So far there has been no reply from John Lamont. If one does arrive it will be published as an addition to this article as promised. Lamont’s vote dropped by -5.5% at the 2019 election when Johnson won with a 80 seat majority. Boris Johnson was always hugely unpopular in Scotland and so far Sunak is not doing any better. Calum Kerr won the seat for the SNP in 2015 with 36.6% of the vote. On the data we have at present the SNP need to target at least the low 30s to win.

The SNP has a bigger problem in all of Scotland. There is no clear national strategy for the first time this century. ‘For Scotland’ doesn’t cut it. Unlike all the unionist parties the SNP is pro EU and in favour of rejoining post independence. This is a distinctive position that is only shared with the Scottish Greens.

Labour, Conservatives and the Lib Dems are all backing Brexit with claims to make it magically better when Brexit has proved very damaging to the economy and especially for Scottish exports. Quite simply the SNP need a clearer strategy that can be rolled out over the months until the actual election. The Labour party would not lose any sleep if the rise in their vote resulted in the Conservatives returning some of their MPs from Scotland and would simply argue with some justification that the SNP had failed.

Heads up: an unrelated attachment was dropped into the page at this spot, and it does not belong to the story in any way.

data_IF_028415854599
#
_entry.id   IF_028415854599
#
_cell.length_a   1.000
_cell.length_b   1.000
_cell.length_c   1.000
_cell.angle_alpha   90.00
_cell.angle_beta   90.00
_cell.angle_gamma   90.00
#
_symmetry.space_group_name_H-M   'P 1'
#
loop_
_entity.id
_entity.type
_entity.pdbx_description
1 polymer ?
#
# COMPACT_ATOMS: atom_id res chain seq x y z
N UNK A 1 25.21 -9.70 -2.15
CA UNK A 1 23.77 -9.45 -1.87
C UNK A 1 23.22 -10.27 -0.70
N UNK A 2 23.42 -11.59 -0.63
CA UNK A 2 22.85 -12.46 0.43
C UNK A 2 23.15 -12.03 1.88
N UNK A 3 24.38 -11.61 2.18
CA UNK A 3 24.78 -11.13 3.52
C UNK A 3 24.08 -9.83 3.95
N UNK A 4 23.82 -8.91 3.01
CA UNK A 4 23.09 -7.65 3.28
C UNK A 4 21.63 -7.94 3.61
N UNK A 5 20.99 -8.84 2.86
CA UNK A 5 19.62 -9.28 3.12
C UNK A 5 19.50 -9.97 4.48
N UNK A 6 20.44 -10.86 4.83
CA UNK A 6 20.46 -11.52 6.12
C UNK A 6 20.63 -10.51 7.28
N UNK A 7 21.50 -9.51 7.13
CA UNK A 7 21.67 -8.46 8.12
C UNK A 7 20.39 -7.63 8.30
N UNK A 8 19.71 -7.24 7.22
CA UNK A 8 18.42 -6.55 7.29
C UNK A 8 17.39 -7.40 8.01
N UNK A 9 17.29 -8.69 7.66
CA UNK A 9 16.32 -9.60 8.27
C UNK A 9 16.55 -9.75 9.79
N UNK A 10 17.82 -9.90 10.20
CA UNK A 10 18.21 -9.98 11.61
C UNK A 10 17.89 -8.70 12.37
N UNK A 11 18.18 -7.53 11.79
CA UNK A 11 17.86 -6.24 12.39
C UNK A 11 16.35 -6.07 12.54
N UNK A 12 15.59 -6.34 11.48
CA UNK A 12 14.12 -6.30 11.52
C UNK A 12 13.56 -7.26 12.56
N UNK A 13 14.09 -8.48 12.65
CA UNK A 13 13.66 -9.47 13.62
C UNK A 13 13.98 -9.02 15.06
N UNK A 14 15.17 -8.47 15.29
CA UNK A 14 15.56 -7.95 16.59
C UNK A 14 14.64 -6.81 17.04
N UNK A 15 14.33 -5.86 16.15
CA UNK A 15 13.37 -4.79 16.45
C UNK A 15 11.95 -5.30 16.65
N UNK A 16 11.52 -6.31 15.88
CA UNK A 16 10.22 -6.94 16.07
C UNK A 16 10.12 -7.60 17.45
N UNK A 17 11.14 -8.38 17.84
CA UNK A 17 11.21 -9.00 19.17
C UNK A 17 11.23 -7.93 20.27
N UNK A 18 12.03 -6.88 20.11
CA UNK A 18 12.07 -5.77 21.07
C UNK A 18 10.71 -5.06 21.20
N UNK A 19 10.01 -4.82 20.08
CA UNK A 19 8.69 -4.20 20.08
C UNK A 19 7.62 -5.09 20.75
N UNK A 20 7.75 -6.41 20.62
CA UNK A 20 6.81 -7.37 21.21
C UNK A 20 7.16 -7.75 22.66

If the SNP can win all or most of the present Tory seats that would add greatly to demand for independence by increasing those potential 25 Westminster seats to up to 30. That would be a very credible result. Independence isn’t coming in 2024 but the campaign needs to be fought at every election if Scotland is to become an EU member state with full powers over its economy.

There is fairly wide expectation the general election will be on Thursday 14th November but Sunak is keeping a spring/early summer option open by stalling on agreeing a date for a pan Europe meeting.

YouGov are not the only polling company to carry out MRP polls so we will keep an eye out for others. In the meantime Sunak has at least a couple of awkward by-elections in February and local elections in England in May to weather. Later in the year is more probable for the general election with expected interest rate cuts and a give-away budget on 6 March with time for the 2024 autumn statement before Sunak makes a visit to Buck House.

Electoral Calculus

Electoral Calculus has some better predictions for the SNP suggesting they will win 28 seats to 21 for Labour, 3 for the LibDems and the Tories winning 5 in Scotland, albeit based on a much smaller poll last November. If you want to check how Scottish seats have changed for the coming Westminster election go to this link on Electoral Calculus, There is no change to some including BRS.